This Dracula from the Sherlock team of Steven Moffat and Mark Gatiss admirably doesn’t just apply the Sherlock formula to Bram Stoker. It has more in common with Moffat’s Jekyll – and even his stint, with Gatiss, on Doctor Who – in its use of a classic horror text that has been done over and over.
Broadcast in three feature-length instalments, it isn’t quite a three-episode serial (the format used for repeats of the 1977 BBC Dracula) and yet also isn’t quite a series of three self-contained movies (cliffhangers at the end of Part One dangle only to be resolved at the beginning of Part Three). So there’s four and a half hours of it, with chunks of Stoker – though, as with the recent BBC Christmas Carol, surprisingly little of the author’s quotable dialogue – and nods to many earlier adaptations, from reusing the location of Nosferatu and Bray Studios to costume elements borrowed from Lee and Lugosi.
In its revision of lore and this plot, it sometimes cops bits from lesser-known vampire stories – the near-zombie get of The Hunger, the Hannibal Lecter cell from Demon Under Glass – and, more than anything else, has the feel of the trilogy which began with Dracula 2000. Like that film, it sets out Dracula’s attributes – fear of sunlight and the cross, which aren’t shared by lesser vampires – and teases an explanation which duly comes along (he’s afraid of death or not being able to die or something) but is less immediately effective than Dracula 2000’s ludicrous but clever explanation for Dracula’s hatred of the cross, silver and wood (he’s Judas!).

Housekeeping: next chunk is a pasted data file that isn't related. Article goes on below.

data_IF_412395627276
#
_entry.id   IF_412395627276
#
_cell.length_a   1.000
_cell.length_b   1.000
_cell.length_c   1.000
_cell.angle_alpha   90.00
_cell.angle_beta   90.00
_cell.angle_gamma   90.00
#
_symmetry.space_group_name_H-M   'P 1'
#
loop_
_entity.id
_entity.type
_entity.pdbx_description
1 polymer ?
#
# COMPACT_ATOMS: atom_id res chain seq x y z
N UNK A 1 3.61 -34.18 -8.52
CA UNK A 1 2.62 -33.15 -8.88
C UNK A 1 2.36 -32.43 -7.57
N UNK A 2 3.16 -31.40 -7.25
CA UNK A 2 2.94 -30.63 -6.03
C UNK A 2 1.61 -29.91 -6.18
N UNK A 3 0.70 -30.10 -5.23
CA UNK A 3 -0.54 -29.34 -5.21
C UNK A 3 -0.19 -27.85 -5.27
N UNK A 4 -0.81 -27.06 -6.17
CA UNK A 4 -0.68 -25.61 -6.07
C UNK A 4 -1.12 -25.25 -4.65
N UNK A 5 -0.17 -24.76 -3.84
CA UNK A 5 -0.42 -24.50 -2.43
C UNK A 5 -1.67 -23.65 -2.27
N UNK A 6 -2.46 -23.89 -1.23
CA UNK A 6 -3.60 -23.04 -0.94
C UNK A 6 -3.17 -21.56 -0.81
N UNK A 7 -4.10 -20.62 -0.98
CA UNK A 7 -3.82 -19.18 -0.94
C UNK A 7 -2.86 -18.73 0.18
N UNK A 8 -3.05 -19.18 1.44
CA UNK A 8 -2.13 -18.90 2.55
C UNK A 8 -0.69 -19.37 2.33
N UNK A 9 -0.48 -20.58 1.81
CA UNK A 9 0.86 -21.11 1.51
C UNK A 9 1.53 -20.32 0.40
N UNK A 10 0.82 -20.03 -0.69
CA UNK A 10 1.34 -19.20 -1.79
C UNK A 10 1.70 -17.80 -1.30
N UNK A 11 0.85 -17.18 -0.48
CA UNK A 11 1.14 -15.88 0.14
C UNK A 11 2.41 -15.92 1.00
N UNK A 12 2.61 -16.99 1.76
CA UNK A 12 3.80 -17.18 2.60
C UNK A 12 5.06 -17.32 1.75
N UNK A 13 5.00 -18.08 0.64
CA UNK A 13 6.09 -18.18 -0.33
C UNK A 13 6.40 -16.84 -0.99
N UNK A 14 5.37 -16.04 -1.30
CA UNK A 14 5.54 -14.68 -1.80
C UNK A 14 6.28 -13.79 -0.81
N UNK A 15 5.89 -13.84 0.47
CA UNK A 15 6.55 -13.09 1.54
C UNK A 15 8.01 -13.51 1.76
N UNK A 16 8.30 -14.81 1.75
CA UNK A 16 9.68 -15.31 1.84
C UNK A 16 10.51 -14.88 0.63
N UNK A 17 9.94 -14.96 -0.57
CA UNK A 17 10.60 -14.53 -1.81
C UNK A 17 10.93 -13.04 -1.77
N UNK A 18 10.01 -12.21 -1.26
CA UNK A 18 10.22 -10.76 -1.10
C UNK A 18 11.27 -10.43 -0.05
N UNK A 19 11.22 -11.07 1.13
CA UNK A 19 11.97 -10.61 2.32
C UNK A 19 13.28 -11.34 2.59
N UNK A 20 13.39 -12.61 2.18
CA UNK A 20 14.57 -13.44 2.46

The first episode, The Rules of the Beast, starts the story at a point in Stoker usually left out of adaptations – where an ailing Jonathan Harker (John Heffernan) is recovering from his trauma in a Hungarian nunnery. Sister Agatha (Dolly Wells), a Dutch-accented nun, debriefs Harker about his memoir of the horrible experiences he’s had at Castle Dracula, setting up a Shining bit when it’s revealed that he’s just scrawled Dracula mantras over and over in his journal.